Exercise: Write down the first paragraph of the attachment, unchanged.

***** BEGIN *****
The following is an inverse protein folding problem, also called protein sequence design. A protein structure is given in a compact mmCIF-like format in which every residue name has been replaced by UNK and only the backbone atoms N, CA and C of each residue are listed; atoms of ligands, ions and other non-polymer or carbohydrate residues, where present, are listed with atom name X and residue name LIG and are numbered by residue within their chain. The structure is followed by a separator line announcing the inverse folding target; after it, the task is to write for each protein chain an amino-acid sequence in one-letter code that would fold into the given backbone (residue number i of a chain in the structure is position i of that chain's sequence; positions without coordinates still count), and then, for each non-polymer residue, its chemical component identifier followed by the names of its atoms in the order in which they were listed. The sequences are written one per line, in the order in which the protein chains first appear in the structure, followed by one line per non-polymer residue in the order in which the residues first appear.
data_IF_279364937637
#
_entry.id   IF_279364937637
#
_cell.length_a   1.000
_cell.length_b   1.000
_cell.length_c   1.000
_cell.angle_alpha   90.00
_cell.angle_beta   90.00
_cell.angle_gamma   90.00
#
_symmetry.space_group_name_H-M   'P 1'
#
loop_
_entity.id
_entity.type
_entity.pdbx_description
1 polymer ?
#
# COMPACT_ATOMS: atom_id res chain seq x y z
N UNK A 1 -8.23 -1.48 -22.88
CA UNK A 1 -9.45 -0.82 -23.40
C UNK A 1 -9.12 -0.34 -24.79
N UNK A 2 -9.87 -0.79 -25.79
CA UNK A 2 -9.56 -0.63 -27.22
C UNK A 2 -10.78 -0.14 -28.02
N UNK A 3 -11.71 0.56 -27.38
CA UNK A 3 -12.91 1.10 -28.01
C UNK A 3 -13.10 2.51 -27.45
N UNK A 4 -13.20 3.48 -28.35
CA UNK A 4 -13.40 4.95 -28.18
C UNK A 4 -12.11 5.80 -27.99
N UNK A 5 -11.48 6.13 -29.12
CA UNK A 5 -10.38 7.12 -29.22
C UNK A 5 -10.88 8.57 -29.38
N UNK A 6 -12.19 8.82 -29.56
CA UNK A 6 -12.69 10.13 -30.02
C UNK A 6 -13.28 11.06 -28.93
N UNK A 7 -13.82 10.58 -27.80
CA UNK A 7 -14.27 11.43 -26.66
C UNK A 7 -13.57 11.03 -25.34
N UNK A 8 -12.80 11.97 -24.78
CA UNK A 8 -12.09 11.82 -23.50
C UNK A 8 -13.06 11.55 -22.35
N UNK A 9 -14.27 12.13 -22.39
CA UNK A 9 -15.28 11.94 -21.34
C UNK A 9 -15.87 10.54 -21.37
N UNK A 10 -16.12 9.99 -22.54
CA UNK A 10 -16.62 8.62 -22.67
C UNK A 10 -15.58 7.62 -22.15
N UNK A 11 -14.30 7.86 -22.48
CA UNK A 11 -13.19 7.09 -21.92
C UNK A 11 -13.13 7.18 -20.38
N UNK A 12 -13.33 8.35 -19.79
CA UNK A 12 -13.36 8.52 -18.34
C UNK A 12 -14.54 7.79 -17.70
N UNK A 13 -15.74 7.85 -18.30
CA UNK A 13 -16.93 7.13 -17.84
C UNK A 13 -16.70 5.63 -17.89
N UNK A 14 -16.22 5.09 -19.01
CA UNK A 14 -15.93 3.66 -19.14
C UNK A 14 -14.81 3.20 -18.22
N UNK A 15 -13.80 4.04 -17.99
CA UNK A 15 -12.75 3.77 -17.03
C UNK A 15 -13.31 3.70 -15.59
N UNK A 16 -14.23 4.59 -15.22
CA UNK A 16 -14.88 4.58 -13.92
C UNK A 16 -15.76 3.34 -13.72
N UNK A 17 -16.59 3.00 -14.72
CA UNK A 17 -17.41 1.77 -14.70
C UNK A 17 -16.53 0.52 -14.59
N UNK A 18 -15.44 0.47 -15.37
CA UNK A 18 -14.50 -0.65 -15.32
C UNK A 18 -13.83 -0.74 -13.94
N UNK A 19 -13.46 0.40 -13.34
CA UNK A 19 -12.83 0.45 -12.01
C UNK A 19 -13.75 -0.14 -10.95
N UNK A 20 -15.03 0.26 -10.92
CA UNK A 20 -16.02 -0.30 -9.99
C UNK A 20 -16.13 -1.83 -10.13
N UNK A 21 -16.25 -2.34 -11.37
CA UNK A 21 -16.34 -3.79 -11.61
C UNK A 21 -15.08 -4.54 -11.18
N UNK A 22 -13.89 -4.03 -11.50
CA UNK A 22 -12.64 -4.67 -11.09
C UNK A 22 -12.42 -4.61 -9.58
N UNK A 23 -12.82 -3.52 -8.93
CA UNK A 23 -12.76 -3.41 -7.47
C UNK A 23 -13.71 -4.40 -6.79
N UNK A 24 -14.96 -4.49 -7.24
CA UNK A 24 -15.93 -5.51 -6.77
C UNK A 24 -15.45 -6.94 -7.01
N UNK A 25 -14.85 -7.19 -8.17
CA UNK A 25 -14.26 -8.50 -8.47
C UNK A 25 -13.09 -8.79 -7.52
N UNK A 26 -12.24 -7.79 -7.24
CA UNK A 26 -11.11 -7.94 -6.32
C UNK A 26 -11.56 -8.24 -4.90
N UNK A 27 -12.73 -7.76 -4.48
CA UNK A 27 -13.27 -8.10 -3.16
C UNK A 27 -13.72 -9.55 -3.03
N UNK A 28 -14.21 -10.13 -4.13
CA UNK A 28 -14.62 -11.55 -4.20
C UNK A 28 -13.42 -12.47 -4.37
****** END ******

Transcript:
The following is an inverse protein folding problem, also called protein sequence design. A protein structure is given in a compact mmCIF-like format in which every residue name has been replaced by UNK and only the backbone atoms N, CA and C of each residue are listed; atoms of ligands, ions and other non-polymer or carbohydrate residues, where present, are listed with atom name X and residue name LIG and are numbered by residue within their chain. The structure is followed by a separator line announcing the inverse folding target; after it, the task is to write for each protein chain an amino-acid sequence in one-letter code that would fold into the given backbone (residue number i of a chain in the structure is position i of that chain's sequence; positions without coordinates still count), and then, for each non-polymer residue, its chemical component identifier followed by the names of its atoms in the order in which they were listed. The sequences are written one per line, in the order in which the protein chains first appear in the structure, followed by one line per non-polymer residue in the order in which the residues first appear.